Notification of birth

BGU I 28 (P. 6932)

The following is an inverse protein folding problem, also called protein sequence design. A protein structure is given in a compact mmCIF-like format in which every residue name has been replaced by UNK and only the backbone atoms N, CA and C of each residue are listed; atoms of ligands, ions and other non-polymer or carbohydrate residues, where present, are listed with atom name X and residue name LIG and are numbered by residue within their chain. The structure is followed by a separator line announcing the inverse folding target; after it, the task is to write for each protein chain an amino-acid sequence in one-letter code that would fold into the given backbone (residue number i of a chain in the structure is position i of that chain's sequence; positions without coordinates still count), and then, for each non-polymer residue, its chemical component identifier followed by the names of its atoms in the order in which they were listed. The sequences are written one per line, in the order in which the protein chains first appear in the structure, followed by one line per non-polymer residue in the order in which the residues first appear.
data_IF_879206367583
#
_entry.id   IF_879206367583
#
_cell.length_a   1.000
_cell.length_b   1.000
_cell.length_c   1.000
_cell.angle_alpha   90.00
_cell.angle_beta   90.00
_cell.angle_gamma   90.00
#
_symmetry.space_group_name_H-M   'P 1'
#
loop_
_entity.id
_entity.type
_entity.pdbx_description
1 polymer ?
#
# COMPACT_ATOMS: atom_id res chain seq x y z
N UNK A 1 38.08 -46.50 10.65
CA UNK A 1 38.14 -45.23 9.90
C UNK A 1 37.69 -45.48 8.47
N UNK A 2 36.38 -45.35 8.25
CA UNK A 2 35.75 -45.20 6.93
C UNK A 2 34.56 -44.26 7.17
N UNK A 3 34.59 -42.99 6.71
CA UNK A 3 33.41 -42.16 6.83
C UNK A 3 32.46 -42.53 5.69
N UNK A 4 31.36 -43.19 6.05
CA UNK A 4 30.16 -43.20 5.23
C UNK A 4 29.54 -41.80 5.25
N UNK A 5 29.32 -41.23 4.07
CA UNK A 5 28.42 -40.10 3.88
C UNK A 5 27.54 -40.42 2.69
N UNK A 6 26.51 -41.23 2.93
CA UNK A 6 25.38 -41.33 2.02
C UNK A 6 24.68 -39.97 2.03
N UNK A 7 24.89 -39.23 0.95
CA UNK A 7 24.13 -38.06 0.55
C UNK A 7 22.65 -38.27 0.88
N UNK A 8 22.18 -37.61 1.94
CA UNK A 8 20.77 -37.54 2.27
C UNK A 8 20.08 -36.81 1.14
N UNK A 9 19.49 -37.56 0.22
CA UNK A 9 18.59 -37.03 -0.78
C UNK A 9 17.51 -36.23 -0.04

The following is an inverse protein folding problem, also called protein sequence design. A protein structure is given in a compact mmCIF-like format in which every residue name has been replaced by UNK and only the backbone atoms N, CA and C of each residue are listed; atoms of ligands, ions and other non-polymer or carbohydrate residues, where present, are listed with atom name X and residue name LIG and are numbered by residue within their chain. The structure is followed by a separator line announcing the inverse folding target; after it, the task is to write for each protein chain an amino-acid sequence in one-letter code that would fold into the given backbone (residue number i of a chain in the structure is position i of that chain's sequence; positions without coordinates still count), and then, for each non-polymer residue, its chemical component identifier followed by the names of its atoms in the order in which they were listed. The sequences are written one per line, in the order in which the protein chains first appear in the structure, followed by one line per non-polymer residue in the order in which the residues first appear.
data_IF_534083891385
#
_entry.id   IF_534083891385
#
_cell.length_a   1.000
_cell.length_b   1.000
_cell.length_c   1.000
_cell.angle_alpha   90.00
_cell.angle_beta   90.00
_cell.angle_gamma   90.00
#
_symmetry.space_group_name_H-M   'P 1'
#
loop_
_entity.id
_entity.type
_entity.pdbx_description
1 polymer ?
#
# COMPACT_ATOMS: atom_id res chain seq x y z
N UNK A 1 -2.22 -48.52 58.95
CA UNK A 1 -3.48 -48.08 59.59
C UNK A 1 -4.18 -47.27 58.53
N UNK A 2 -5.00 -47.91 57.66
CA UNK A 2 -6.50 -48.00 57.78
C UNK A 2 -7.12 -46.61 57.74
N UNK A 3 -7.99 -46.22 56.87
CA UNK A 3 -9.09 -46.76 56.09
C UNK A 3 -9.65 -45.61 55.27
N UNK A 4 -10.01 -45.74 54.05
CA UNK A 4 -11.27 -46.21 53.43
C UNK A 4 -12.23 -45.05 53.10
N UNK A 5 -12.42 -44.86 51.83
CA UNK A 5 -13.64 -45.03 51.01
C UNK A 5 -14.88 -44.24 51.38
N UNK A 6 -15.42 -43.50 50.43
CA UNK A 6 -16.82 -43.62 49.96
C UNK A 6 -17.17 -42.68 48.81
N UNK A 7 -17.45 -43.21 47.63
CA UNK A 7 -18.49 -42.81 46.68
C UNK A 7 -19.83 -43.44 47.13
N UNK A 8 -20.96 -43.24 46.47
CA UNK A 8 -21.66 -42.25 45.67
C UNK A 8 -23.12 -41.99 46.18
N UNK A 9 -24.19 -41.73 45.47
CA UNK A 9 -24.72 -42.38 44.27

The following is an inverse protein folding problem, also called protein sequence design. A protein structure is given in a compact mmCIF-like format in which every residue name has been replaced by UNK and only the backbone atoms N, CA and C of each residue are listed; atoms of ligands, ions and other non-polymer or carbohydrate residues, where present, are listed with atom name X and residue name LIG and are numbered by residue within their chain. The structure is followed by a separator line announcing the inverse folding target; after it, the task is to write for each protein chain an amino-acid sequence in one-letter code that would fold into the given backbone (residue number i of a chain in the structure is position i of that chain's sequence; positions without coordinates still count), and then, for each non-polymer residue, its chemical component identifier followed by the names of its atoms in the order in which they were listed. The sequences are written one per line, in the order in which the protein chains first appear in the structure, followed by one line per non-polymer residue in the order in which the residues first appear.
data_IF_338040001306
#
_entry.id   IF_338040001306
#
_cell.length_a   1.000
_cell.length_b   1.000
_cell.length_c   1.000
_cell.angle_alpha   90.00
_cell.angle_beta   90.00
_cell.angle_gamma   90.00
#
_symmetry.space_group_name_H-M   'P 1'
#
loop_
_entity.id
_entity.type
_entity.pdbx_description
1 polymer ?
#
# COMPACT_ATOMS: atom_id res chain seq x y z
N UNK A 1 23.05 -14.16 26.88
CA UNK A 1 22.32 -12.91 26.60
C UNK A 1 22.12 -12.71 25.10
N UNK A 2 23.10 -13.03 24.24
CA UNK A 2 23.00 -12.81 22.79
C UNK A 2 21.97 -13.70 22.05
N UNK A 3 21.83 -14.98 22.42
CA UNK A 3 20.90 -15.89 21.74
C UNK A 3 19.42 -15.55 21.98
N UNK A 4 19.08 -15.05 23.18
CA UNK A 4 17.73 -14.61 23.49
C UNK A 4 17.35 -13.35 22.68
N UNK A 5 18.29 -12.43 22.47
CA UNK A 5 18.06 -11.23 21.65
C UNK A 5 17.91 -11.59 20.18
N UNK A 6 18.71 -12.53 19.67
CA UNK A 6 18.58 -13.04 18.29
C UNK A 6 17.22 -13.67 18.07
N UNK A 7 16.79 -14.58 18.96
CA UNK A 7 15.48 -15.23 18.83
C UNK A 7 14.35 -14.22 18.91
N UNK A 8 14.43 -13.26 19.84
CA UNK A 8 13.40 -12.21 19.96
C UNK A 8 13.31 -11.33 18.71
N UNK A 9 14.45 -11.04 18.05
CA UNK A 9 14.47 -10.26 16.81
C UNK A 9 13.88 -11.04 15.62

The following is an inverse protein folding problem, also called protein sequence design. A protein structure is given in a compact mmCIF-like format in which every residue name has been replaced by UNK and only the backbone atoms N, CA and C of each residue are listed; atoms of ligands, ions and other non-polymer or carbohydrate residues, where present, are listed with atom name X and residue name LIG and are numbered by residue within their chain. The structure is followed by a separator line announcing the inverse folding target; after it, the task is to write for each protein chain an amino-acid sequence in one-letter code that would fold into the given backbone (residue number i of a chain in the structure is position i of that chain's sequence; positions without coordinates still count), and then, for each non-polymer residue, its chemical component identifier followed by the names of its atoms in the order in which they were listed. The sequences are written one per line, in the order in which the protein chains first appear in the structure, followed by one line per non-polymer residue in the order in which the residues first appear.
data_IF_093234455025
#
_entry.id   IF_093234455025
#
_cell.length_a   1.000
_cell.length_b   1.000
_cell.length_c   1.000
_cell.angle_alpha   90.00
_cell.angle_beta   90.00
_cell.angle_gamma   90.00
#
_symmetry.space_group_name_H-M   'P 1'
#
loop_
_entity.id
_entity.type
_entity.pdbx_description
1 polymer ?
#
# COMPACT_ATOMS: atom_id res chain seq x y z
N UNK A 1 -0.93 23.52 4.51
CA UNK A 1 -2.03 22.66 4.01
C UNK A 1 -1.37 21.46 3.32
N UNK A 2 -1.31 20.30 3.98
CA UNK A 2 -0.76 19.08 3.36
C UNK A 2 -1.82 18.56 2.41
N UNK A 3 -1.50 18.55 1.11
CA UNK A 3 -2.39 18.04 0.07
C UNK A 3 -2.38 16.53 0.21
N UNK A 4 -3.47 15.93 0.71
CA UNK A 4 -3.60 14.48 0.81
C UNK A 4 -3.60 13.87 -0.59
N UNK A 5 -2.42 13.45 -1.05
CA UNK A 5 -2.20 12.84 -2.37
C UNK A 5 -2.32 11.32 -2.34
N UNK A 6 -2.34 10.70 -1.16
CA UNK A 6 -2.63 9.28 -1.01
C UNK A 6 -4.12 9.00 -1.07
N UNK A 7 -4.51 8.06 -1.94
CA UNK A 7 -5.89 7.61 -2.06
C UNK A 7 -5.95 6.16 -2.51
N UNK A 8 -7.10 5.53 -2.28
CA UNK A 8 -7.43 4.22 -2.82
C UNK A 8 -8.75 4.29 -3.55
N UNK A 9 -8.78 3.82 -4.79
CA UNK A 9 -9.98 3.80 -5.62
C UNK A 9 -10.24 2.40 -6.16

In this text Pakysis, priest of the god Soknopaios in the village Soknopaiu Nesos in Arsinoites, and his wife Tabus declare their seven-years-old daugther to the authorities. The document is dated on the 11th October 183 CE. It belongs to a group of similar documents from the Roman period defined as “notifications of birth”, although the children’s age at time of notification varied. They were for the most part boys: only few birth notices for girls have been preserved. Also, the children belonged mainly to families enjoying fiscal privileges like reduction of the poll tax. In Roman Egypt all male inhabitants from the age of fourteen were liable to the poll tax with exemption of roman citizens, whereas privileged classes paid a reduced amount. Privileged families submitted birth notifications to the authorities in order to ensure to their children the fiscal privileges of their class, i. e. payment of the poll tax at reduced amount from the age of fourteen. On the other hand women were anyway exempted from the poll tax and enjoyed therefore no privileged status. There could have been other reasons to notify the birth of a child, for example inheritance matters. However, this has not yet been clarified.

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